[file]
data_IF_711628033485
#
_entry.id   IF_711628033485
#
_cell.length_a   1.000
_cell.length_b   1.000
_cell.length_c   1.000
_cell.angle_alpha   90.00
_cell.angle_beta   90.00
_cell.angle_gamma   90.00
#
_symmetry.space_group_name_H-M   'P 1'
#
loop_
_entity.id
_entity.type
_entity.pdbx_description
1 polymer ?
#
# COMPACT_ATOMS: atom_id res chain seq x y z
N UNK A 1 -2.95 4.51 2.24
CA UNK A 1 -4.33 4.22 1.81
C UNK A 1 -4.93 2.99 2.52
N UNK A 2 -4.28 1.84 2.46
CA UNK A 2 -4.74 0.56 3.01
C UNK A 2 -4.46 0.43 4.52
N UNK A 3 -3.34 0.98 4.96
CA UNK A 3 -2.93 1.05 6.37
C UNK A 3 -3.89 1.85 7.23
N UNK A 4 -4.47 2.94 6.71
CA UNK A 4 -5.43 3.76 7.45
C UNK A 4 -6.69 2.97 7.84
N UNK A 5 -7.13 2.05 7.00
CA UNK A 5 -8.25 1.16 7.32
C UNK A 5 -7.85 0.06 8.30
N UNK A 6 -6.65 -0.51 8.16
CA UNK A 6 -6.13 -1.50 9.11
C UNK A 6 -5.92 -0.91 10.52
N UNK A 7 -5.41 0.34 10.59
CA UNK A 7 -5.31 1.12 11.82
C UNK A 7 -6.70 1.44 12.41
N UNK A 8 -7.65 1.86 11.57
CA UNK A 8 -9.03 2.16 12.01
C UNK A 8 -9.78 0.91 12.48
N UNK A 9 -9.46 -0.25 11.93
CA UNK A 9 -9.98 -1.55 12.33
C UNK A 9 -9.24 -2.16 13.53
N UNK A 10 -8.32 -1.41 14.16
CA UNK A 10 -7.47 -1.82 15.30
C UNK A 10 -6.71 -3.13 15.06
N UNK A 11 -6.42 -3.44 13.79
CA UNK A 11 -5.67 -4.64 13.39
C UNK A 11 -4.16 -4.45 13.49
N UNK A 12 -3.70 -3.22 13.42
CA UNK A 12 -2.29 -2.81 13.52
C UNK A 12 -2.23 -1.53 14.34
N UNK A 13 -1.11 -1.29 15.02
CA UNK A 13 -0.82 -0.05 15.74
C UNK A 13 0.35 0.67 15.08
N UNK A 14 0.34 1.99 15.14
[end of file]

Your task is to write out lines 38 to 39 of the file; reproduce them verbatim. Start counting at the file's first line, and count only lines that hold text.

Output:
C UNK A 6 -5.92 -0.91 10.52
N UNK A 7 -5.41 0.34 10.59